Good morning, Bob,
I, too, love the Carolan music.
It's my understanding that many of the first standard notation
transcriptions of his music were done by Edward Bunting, a pianist who
wrote them in an expanded, piano-friendly form. It takes some analysis,
but the chords are certainly there in those collections, first published
shortly after 1800. I believe they were saying these were the first ones
with any harmonies attached to the melodies.
I glanced through the long essay portions of my edition, which contains
all 3 of Bunting's collections and prefacing essays. It's my understanding
that one of the mail goals of EB's efforts was to "flesh out" the tunes to
their more original "shape" by inserting harmonies. With that in mind,
I'd be prone to assume he used the chords he heard from the old harpers.
But, it's WAY too late to know whether Bunting was using only the chords
he'd heard, some of which were from students of students of Carolan or
whether he made some personal-taste decisions. So, my guess is that we'll
never have any certainty concerning what chords were used by the composer.
But, even if we DID know Carolan's choice, I believe that his music and
the way it was presented to listeners and students give ample authority to
make personal chord choices. I even make conscious choices about speed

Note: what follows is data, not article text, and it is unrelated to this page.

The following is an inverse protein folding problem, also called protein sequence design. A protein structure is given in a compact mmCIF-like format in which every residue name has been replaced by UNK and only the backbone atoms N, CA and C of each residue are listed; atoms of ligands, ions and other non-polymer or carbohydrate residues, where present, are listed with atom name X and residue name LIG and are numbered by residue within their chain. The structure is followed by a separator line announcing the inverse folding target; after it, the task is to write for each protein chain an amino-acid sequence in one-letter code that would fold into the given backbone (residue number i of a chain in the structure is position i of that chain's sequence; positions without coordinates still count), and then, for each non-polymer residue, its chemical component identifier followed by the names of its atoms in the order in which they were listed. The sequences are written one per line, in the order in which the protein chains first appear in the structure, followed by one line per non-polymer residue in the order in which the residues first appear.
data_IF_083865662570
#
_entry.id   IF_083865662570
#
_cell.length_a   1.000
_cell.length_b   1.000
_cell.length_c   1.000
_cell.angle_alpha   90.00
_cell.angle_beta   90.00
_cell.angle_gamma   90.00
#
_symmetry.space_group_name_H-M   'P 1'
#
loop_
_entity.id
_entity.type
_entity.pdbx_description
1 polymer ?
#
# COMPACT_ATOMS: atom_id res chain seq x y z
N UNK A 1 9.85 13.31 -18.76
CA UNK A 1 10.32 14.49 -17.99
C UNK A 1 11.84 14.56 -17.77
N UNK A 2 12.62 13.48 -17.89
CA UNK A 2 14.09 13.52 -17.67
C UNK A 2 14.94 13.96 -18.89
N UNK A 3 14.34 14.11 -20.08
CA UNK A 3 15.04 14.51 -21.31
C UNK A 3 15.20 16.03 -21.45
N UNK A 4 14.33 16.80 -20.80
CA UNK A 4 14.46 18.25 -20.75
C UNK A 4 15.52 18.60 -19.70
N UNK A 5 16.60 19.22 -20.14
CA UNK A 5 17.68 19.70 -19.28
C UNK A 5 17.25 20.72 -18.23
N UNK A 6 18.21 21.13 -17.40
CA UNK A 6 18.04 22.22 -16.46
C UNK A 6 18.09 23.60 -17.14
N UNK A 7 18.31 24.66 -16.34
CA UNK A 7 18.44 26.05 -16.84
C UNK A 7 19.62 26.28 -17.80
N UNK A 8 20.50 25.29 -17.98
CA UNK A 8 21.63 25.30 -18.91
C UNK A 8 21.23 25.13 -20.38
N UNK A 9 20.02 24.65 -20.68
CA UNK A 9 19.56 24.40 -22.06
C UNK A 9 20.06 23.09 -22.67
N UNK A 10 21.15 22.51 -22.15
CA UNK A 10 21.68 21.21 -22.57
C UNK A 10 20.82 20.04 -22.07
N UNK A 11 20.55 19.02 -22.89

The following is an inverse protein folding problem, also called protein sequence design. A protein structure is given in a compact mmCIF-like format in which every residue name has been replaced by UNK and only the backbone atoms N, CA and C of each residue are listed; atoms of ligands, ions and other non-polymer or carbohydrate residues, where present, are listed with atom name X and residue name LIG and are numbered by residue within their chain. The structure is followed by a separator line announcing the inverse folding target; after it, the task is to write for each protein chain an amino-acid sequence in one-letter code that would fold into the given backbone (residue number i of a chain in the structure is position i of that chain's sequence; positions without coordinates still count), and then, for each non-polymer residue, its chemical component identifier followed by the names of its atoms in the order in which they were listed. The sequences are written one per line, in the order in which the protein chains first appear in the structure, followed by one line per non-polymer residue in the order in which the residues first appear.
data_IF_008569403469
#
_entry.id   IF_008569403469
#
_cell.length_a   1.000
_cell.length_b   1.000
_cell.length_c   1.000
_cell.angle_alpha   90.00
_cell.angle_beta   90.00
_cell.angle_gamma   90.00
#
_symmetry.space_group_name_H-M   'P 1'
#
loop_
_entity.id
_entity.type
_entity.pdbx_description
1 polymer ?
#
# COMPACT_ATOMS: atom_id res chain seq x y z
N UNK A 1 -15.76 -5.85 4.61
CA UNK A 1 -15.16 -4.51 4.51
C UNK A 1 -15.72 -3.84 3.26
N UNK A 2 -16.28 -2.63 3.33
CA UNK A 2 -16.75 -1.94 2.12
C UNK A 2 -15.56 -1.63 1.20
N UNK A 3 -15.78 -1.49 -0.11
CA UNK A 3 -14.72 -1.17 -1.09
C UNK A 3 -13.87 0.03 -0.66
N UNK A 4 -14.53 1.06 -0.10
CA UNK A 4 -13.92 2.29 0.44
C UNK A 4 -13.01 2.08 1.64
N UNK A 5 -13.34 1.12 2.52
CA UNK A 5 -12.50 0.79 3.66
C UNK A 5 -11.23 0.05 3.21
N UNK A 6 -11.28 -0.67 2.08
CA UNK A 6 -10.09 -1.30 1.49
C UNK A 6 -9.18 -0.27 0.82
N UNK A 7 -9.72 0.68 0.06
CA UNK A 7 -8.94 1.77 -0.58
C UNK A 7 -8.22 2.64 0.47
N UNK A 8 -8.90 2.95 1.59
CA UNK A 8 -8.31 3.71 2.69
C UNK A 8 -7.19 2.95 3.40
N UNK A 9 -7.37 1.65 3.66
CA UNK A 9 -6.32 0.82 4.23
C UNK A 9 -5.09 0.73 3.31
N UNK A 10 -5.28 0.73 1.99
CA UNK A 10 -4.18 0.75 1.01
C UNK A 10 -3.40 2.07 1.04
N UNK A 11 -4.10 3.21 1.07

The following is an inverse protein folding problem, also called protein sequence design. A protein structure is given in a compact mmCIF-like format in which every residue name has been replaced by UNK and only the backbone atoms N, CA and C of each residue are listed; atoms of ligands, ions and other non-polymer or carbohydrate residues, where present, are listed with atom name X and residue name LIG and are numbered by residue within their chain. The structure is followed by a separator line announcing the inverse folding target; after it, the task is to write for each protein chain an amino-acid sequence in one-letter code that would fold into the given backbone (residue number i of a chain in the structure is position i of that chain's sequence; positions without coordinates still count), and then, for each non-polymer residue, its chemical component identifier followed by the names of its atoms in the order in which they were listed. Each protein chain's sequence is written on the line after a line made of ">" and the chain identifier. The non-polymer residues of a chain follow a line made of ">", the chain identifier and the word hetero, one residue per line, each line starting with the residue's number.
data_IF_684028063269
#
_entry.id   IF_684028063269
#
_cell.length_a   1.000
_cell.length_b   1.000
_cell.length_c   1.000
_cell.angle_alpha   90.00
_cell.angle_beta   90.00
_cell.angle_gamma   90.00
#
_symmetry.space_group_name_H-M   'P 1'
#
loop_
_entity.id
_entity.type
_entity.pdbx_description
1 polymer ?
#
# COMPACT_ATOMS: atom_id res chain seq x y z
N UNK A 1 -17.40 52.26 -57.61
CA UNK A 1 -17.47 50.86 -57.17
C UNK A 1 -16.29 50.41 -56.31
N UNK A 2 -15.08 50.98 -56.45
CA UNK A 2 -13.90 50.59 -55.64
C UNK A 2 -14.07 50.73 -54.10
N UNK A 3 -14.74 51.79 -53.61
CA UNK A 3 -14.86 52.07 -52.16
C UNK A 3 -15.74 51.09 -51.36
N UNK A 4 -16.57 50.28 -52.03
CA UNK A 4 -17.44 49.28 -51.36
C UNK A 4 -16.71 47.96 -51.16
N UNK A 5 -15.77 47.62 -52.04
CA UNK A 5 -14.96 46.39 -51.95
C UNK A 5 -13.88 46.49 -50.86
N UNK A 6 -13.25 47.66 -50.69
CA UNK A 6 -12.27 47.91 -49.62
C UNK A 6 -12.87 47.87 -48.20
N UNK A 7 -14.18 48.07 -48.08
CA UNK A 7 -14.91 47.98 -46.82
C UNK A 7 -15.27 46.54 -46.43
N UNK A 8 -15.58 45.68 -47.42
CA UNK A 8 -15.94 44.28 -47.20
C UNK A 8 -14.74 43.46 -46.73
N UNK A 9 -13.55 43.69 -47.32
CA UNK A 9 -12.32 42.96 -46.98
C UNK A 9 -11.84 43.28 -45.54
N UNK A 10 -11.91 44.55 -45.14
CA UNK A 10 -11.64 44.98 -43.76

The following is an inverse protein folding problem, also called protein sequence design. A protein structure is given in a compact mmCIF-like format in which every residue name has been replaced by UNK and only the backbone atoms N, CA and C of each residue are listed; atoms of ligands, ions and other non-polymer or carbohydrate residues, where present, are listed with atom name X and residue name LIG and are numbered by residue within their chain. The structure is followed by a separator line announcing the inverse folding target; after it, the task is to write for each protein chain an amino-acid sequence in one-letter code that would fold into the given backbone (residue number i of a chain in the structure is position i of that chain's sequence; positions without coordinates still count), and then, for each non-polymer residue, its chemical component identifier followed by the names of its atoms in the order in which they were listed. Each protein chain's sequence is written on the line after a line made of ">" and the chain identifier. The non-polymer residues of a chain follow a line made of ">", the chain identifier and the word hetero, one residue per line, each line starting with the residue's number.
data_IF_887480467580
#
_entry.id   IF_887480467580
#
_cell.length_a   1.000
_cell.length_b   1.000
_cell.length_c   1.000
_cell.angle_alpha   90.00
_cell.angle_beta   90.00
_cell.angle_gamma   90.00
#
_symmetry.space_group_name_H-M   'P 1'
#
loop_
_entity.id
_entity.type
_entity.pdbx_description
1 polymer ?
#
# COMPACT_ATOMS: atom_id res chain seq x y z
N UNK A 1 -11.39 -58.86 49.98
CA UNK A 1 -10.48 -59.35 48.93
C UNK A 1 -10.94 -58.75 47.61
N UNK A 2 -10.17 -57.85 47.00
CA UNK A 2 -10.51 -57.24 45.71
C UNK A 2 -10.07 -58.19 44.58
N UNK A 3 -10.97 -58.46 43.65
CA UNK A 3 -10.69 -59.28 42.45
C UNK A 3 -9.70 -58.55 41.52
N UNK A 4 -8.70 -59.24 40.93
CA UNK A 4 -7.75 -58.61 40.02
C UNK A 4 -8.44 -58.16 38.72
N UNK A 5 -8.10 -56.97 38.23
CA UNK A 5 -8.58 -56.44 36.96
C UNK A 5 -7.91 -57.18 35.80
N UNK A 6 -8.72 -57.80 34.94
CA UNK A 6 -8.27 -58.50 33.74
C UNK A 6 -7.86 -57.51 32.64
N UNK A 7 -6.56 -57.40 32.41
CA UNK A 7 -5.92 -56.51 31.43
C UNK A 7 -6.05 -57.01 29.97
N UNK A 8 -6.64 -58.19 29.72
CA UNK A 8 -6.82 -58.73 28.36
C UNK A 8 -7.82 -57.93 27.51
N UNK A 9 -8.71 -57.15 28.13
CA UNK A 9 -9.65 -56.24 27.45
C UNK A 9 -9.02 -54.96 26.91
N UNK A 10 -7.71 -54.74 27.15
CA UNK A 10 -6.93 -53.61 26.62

that my readings suggest are "incorrect" ones. In one section of the
Bunting, it says Lamentations are by no means played slowly. In
something else I came across a LONG time ago, I read an old harper's
comment that the new way of playing the lamenting airs was slower than
they'd been played in ancient times.
When in a jam session, the Carolan tunes are limited, usually, to a few
popular titles. I just follow the "common" chords others are using.
In my own arrangements, I make whatever choices suit my own inclinations.
Most people who announce that they know the ONLY right way to play very
old music end up making some indefensible pronouncement. I suppose
there's comfort in thinking there's only one "correct" choice and you know
it. But, it doesn't reflect most of what I've seen and learned in life.
One of my grad school lit teachers made it her mission to teach us how to
avoid that mind set. I've always been grateful.
When I was first taking piano lessons, I was taught to play the RIGHT
melody along with all the RIGHT harmonies, played at the RIGHT tempo.
I assumed that would make my music totally "right" and that that was the
only goal. It didn't take me too very long to realize that doing
absolutely everything "right" didn't produce music that was satisfying to
Then, later in life, I became acquainted, simultaneously, with the
dulcimer and traditional music. I saw that the players I most admired
took tunes, either old or new, and did individual things with those
tunes---choosing their own harmonies and embellishments. I spent much
time watching them play and listening to their music, hoping to learn much
from each one while developing an individual style. I elected to continue
that tradition, so I take the tunes I find, including Carolan's, and feel
free to choose whatever chords I like when I'm playing them either as a
solo arrangement or when I'm allowed to choose the chords for the group
with whom I'm currently playing.
Hope all of you are having a lovely almost-autumn
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